You do not need to meet in person, but again this is not bound by age. Your children can pick a book they have been wanting to read and set page or chapter goals and then utilize either group phone or video chat options to share thoughts and ideas about what they have read. It should be shocking to you that given Oprah’s love of her books her site has a guide on How to Start a Book Club yes we need to get creative on what technology you use (Zoom is a personal favorite of mine that has a free option!) but you can have a successful book club! Take that covid-19!!!
15. Rummage through your old boxes
For board games, crafts, and activities you had put away but will bring fun family memories to play again. Even if you must promise your older kids you will not tell anyone that they played that game!!
16. Start getting college-ready
Teenagers or adults considering returning to school can start getting college-ready. Research schools near and far even if you have already started, you have time to check out some of the other schools as well. Also, S.A.T practice tests are available I love this list of free tests published by Allen Cheng in September 2019.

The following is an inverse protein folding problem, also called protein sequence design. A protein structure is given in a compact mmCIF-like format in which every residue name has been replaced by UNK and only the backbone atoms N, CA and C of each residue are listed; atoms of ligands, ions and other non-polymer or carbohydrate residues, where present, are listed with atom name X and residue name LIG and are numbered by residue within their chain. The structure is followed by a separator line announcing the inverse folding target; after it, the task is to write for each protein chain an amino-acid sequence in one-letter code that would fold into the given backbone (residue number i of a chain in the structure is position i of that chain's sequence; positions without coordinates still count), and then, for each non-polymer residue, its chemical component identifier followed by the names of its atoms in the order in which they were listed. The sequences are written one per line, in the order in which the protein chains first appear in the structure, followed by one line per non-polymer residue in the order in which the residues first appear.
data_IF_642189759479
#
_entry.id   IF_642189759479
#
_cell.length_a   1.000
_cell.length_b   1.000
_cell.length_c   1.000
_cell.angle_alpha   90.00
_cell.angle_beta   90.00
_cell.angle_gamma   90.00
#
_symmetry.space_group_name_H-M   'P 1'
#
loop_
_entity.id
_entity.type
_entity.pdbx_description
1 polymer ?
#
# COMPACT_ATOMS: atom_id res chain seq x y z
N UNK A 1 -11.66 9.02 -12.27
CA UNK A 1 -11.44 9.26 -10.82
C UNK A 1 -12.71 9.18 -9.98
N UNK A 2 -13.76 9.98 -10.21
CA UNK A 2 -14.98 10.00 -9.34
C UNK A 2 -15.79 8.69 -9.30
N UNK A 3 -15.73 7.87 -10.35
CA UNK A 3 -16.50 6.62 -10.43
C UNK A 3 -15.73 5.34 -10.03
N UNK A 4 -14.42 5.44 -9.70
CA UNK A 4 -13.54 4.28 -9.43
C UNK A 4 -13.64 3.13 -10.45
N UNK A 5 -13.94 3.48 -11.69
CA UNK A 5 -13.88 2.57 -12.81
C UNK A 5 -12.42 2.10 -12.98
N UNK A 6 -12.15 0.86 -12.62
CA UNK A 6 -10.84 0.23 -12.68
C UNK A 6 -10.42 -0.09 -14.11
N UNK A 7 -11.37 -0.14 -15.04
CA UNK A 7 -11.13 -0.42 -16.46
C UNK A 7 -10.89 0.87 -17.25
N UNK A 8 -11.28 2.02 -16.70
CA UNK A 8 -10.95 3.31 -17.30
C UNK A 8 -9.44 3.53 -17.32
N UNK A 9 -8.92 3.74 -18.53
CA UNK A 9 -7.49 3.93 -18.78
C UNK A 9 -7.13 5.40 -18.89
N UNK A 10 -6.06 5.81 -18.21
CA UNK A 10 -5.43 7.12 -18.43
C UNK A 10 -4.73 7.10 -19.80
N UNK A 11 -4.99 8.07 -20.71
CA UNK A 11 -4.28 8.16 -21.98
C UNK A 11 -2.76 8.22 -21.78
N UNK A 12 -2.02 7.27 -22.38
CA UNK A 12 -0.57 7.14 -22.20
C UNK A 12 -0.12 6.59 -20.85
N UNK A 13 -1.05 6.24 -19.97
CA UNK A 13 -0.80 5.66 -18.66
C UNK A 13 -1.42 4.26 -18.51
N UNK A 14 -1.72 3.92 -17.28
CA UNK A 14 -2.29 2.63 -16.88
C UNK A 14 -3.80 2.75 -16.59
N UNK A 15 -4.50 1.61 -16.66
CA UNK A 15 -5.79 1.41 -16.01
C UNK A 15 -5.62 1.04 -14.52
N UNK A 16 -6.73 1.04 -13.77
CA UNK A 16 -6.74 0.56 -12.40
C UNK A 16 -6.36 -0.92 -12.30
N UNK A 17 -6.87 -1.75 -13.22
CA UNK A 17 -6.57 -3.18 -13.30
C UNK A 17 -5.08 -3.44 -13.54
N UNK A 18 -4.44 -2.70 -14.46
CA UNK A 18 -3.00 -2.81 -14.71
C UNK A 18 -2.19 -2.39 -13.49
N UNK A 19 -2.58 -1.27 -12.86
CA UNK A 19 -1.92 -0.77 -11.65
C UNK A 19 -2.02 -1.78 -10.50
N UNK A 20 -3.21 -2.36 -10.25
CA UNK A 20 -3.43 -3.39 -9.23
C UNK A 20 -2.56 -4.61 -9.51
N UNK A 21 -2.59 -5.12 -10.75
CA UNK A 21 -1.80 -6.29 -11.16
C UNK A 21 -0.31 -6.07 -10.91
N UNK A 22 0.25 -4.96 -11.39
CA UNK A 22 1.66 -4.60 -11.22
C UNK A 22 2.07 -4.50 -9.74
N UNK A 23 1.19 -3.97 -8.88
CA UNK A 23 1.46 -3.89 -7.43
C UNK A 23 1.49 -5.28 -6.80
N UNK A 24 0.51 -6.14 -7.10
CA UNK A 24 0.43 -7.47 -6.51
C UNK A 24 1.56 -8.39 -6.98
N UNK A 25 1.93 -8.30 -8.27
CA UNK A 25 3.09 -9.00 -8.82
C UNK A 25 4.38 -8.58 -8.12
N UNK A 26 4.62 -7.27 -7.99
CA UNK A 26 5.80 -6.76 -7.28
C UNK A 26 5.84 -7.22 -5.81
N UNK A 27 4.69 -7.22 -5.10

17. STEM Activities for Every Age.
Make your own slim and so many more fun activities are just a google search away. There is a variety online but here's one of my favorites.
18. Call old friends and family members you have not connected with recently.
Human interaction is a fundamental part of a healthy mind. And that being said do not ignore the call from a cousin that did not make it the wedding, this is an opportunity to reconnect.
19. Stay informed but do not watch live news updates all day long,
This only increases anxiety. If you have members of your family with increased levels of fear and anxiety read the news online. I am a huge fan of the BBC but everyone is different. Balance staying informed without creating fear.
20. Bedtime Routine for Sleep.
Without the normal routines and business try some simple old school routines. You did it when you were a child or you had routines when your children were younger it is just important for you now! Like reading a book, showering or taking a bath before bed. Reduce caffeine intake in the afternoon.
21. Start a health challenge!